Weather forecast in NE Ohio called for rain between 10am and 4pm (or so), so I rode the bike to work. I ended up riding home in the rain, which would not have been so bad, but the wind was quite strong and even more, it was very gusty. I rode the 30 miles home on back roads rather than on the interstate.
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Applied a power buffer and some headlight lens restoring polish to my bike's windshield. Apparently BMW applies some kind of non-scratch coating to their windshields, and that coating had been partly worn off over the years resulting in a splotchy haziness. After buffing it looks almost brand new!

If you're going to try this, remember to remove the windshield from the bike first. No matter how carefully you spread out the polish before starting to buff, that polish will fling off and get all over the rest of the bike. DAMHIK.
Makes for new habits. Stop, shut it off, put down stand, bump the stand from the rear a couple times to make sure that sucker is all the way down, (and forward), then get off and walk away.
And remember to park it in first gear, especially if you're on a bit of a slope. Motor off, clutch out, let it roll forward until all the play is out of the drive train, then side stand down and bumped forward. I managed not to drop mine, but I did learn the hard way that rolling 1 or 2 inches forward while it's on the side stand is enough to let the stand fold up.
I had today off work so I took a ride this morning. 131 miles, included Ohio Rt 172 and U.S. 30 from East Canton to Lisbon. The first time I was ever on that road was a few weeks ago, my wife and I were in the car. I thought at the time it looked like a nice ride. Well, it was, but it turned out to be not quite as challenging as I thought it would be. Certainly not like one of the Windy 9 in southeast Ohio (which I'd like to do before long). But an enjoyable ride none the less.

And this was also the longest continuous ride I've ever taken. I learned that in this hot weather I should put some Blistex on my lips before riding to keep them from getting dried out.
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Roger have you ridden 555?
Not yet, but I definitely want to.
BMW guy sold the bike. Weird. When I asked him when is the absolute soonest I could buy it (stating I could buy it immediately, within the hour), he said Saturday morning. Told him I was going to give him his asking price and everything. And yet, he sold it on Wednesday. Oh well, I'll find another to drool over. :)
Well that's disappointing. But if the seller was such a flake maybe him selling it to someone else saved you from even bigger disappointment.
The weather forecast predicted today would be gorgeous, so I planned to take a morning ride. I traveled south to pick up Ohio Rt 164. To get there I rode Ohio Rt 212, which is also a very nice and fairly twisty road, that goes across Atwood dam and through historic Zoar Village. Total ride was 163 miles. I got some good practice on judging curves, and I was riding them much better at the end of the run than I was at the beginning. :smile_big:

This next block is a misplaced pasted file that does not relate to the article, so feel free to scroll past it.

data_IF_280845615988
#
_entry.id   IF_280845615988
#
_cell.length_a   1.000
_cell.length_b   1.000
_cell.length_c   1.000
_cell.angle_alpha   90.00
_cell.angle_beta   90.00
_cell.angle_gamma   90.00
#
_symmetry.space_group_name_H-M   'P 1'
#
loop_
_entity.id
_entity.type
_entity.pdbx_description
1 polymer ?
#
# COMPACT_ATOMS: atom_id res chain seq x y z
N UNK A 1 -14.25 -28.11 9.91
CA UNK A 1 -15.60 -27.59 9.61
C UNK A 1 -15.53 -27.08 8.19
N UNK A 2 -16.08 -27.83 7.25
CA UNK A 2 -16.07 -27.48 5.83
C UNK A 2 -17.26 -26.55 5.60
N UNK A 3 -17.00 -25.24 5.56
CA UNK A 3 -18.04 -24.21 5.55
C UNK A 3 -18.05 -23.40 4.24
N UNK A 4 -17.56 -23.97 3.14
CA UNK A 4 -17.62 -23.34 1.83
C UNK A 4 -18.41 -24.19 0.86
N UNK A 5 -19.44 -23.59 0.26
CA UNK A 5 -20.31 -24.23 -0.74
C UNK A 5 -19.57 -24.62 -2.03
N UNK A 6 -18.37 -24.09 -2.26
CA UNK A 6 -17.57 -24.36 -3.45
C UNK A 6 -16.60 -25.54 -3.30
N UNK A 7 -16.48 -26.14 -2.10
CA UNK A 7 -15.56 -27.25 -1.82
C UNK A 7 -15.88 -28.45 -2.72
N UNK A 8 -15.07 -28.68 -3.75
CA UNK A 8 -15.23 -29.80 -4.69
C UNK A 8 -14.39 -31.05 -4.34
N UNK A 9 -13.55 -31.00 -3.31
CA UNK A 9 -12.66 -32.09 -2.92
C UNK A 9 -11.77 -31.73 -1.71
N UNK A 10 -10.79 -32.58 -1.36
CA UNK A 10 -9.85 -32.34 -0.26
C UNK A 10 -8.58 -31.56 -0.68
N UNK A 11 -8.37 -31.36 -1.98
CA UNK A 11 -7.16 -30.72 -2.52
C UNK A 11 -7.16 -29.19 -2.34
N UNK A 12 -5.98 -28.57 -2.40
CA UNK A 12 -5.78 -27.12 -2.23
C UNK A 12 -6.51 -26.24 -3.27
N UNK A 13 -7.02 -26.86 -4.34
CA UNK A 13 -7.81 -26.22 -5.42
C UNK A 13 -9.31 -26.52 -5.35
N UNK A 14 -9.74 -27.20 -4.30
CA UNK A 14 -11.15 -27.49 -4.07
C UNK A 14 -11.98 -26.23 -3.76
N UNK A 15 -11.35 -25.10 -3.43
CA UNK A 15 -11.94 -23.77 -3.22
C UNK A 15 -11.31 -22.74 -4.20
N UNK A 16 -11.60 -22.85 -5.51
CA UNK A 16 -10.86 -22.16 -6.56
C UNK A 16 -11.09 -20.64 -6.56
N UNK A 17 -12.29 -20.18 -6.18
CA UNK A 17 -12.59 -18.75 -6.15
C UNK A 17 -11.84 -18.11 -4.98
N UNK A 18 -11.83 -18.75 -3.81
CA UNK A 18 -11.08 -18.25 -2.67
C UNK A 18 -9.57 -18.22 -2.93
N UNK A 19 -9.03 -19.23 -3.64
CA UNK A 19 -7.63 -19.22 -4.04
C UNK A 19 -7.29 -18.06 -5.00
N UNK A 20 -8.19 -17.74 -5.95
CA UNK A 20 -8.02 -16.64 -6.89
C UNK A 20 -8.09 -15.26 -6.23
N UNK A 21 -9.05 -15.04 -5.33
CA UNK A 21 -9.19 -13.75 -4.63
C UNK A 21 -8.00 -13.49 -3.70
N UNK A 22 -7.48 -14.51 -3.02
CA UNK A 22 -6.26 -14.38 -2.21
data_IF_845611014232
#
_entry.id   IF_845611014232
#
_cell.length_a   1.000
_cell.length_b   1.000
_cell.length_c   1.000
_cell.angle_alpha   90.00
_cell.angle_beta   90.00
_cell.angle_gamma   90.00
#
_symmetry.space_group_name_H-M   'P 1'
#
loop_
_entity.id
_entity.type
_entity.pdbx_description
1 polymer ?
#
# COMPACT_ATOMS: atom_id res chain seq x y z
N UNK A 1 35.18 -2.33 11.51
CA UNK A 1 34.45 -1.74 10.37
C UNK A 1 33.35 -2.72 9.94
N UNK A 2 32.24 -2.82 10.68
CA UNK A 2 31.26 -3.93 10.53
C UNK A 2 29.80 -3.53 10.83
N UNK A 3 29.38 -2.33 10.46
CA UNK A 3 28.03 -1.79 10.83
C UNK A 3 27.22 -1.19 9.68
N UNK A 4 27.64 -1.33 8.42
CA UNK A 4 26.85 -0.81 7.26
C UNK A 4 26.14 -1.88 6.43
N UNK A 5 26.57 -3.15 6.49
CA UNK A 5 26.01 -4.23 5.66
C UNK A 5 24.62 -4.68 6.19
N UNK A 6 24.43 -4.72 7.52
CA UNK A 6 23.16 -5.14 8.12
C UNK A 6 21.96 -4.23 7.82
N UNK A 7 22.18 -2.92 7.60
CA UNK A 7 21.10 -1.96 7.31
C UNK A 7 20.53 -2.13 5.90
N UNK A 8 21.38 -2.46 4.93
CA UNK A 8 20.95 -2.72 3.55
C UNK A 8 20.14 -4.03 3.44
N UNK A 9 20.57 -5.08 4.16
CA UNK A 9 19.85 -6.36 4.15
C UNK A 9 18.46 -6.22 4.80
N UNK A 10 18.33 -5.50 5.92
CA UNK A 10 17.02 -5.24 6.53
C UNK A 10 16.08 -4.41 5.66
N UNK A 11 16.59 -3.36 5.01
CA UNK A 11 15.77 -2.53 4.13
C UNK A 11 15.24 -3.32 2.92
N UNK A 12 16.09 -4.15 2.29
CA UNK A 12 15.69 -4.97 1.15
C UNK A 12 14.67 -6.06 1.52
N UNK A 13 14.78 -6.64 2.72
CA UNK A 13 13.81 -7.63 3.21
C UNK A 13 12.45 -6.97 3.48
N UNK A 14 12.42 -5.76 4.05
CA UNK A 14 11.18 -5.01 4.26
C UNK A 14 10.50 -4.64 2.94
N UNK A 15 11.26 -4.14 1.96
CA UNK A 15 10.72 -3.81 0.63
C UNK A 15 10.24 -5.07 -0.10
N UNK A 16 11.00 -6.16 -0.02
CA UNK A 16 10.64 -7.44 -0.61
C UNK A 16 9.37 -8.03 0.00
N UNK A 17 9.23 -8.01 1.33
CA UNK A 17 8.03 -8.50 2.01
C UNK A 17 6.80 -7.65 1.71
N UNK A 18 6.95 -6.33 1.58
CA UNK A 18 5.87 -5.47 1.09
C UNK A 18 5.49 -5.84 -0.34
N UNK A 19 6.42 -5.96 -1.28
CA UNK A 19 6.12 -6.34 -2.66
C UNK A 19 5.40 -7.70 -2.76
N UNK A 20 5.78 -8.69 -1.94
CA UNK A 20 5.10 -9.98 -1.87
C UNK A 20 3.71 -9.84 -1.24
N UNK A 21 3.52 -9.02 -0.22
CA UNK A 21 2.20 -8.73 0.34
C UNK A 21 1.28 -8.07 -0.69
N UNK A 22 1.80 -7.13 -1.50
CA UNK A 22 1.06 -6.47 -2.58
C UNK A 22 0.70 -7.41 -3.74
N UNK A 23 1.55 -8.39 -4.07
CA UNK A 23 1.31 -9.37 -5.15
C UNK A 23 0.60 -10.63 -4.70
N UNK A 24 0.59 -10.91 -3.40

Now, the yardwork is calling...
Had to have my bike ('03 R1150RT) towed home last night :sad:

Was riding home from the classroom part of the Basic Riding Skills for Returning Riders class I'm taking this weekend. About 5 miles from home, approaching a red light, the motor just died without any warning. The traffic light turned green and I still had enough momentum to coast into a convenience store parking lot.

Called my roadside assistance through Progressive Insurance, and ended up with a suitable tow truck a little over 2 hours later. Progressive messed up and contacted not one but TWO towing companies who can't tow motorcycles; the third time was a charm, I guess. Progressive called me later to apologize profusely.

It turns out the fuel pump fuse blew, apparently for no reason. I noticed the fuel pump wasn't running when I switched on the ignition. After I got home and was able to check the wiring diagrams I quickly found the problem.

But not really. The bike is running but I still don't know why the fuse blew. (That fuse was 17 years old, after all.) But I do have a good stock of 10A fuses to keep under the seat :smile:

And I really need to invest in a trailer...
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Thanks for the tip on checking the grounds. When I had all the plastic off back in the early spring I did that; maybe it's time for another check.

I did find a few places in the wiring harness where the outer covering is crumbling, but the wires themselves seem to be sound. This is a pretty common occurrence with BMWs of this vintage, something about EU regulations at the time requiring that wiring used in vehicles be biodegradable!! :confused: :thumbsdown:

That same fuse also runs the fuel injectors and the fuel system evap valve. Any of that wiring is suspect. Also, the fuel pump relay is downstream from the fuse; less than perfect contact between the relay blades and the connector has also been known to cause problems. I re-seated the relay and I'm just going to ride with a bag of 10A fuses.

And look for a trailer...